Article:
Labor leader Bill Shorten has paid an emotional tribute to his late mother as he criticised a newspaper article accusing him of omitting a key fact about her career.
During ABC's Q&A program on Monday, Mr Shorten told how his mother wanted to become a lawyer, but instead took a teaching scholarship so she could look after her younger siblings.
The Daily Telegraph on Wednesday attacked Mr Shorten in a front-page article headlined "Mother of Invention", saying he "omitted the fact" she went on to an "illustrious career as a barrister".
Mr Shorten told reporters the description was far from the truth – his mother had got about nine legal briefs in her time and struggled in the face of discrimination.
"It was actually a bit dispiriting (for her)," he said.
"She had wanted to do law when she was 17. She didn't get that chance. She raised kids. At 50, she backed herself ... but she discovered the discrimination against older women.
"I chose to give you that last bit of the battle of her time at the bar, because my mum would want me to say to older women in Australia – that just because you've got grey hair, just because you didn't go to a special private school, just because you don't go to the right clubs, just because you're not part of some back-slapping boys’ club, doesn't mean you should give up."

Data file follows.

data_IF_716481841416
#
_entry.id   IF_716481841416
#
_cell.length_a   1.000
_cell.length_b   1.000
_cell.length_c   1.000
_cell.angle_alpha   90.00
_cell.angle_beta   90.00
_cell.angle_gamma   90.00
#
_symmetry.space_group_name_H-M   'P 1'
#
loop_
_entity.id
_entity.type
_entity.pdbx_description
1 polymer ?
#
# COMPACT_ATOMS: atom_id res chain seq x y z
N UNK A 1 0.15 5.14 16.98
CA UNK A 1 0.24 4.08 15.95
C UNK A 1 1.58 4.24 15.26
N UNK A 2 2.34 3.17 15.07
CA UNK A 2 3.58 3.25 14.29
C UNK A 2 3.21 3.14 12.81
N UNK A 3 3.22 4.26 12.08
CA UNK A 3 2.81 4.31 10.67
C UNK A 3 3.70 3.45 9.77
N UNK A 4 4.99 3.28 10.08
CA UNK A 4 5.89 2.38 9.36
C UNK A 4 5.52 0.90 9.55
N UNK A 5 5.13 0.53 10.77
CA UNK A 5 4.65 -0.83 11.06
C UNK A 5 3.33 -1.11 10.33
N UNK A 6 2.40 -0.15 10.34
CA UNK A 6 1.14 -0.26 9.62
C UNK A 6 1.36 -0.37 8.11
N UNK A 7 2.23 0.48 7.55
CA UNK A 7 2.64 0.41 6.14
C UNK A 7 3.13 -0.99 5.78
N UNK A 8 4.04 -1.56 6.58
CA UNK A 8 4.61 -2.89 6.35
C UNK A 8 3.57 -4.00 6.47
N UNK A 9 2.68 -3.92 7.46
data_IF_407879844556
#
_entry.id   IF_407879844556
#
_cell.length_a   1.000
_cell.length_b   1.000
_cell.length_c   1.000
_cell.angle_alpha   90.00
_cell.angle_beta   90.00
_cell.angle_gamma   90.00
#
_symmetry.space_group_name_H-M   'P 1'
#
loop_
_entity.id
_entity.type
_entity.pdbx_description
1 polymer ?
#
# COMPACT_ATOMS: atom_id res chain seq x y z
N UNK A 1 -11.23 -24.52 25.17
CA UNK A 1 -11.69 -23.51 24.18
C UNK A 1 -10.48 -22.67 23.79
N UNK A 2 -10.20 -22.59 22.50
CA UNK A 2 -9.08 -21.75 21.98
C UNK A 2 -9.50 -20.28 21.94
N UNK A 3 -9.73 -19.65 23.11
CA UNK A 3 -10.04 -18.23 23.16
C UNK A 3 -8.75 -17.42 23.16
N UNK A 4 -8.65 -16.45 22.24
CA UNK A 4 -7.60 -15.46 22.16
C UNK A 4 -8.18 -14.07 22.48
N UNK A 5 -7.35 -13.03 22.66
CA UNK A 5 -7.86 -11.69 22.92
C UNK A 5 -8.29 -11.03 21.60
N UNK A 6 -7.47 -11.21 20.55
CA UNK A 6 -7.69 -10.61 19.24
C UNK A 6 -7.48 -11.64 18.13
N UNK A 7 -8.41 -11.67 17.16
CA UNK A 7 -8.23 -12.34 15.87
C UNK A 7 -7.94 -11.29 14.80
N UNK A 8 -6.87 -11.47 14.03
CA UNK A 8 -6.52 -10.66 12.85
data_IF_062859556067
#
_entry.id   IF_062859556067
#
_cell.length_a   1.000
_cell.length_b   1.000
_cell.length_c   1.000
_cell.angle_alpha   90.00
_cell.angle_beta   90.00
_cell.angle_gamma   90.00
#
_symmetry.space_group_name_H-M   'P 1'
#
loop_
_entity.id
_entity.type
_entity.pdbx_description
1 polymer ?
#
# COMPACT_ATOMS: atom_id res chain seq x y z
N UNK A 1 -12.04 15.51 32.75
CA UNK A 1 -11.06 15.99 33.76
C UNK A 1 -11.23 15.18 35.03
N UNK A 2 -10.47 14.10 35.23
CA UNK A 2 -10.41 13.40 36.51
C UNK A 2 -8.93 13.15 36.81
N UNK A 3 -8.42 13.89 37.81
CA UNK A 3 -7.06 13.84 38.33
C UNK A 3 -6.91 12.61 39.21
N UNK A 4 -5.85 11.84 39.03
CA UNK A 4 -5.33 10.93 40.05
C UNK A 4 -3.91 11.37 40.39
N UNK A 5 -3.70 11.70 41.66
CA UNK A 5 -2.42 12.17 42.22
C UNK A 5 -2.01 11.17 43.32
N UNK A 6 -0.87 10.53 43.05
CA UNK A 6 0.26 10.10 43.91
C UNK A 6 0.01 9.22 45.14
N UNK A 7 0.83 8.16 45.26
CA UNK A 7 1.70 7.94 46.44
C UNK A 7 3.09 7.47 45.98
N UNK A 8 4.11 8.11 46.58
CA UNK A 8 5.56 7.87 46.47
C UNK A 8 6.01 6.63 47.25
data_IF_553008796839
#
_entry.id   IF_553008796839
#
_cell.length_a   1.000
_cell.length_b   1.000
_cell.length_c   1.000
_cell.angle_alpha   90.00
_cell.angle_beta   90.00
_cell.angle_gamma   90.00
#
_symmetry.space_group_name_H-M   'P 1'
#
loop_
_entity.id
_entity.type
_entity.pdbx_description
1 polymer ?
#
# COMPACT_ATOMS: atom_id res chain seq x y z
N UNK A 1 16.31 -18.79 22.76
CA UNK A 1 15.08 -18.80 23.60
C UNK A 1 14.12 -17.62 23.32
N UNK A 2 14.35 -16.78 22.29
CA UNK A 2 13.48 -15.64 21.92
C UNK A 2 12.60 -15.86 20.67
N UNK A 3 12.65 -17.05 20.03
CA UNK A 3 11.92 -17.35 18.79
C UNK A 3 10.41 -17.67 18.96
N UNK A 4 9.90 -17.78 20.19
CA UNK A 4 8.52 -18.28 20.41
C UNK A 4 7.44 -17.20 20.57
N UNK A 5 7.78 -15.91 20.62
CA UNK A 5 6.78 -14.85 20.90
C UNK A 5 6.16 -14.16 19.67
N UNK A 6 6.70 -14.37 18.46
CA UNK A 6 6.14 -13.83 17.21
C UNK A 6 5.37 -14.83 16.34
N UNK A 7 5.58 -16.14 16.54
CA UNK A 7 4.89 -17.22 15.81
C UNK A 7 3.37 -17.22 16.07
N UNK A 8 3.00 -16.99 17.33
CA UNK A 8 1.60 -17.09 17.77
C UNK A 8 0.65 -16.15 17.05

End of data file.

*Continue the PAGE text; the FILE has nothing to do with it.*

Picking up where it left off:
Prime Minister Scott Morrison said Mr Shorten would have been very hurt by the News Corp Australia story and the election should not be about MPs' families.
"Bill lost his mother five years ago and I can understand that that would have upset him a great deal," he said.
"I would only extend my best wishes to him."
Mr Morrison said the election should be focused on the choice between himself and Mr Shorten as prime minister.
"This election is not about our families," Mr Morrison said.
Mr Shorten said his single mother worked as a teacher for three decades before studying law when he and his twin brother were at university.
"I can't change what happened to my mum. But I can change things for other people. And that's why I'm in politics,” he said.
Labor's campaign spokesman Jim Chalmers said the newspaper story was a "disappointing new low".
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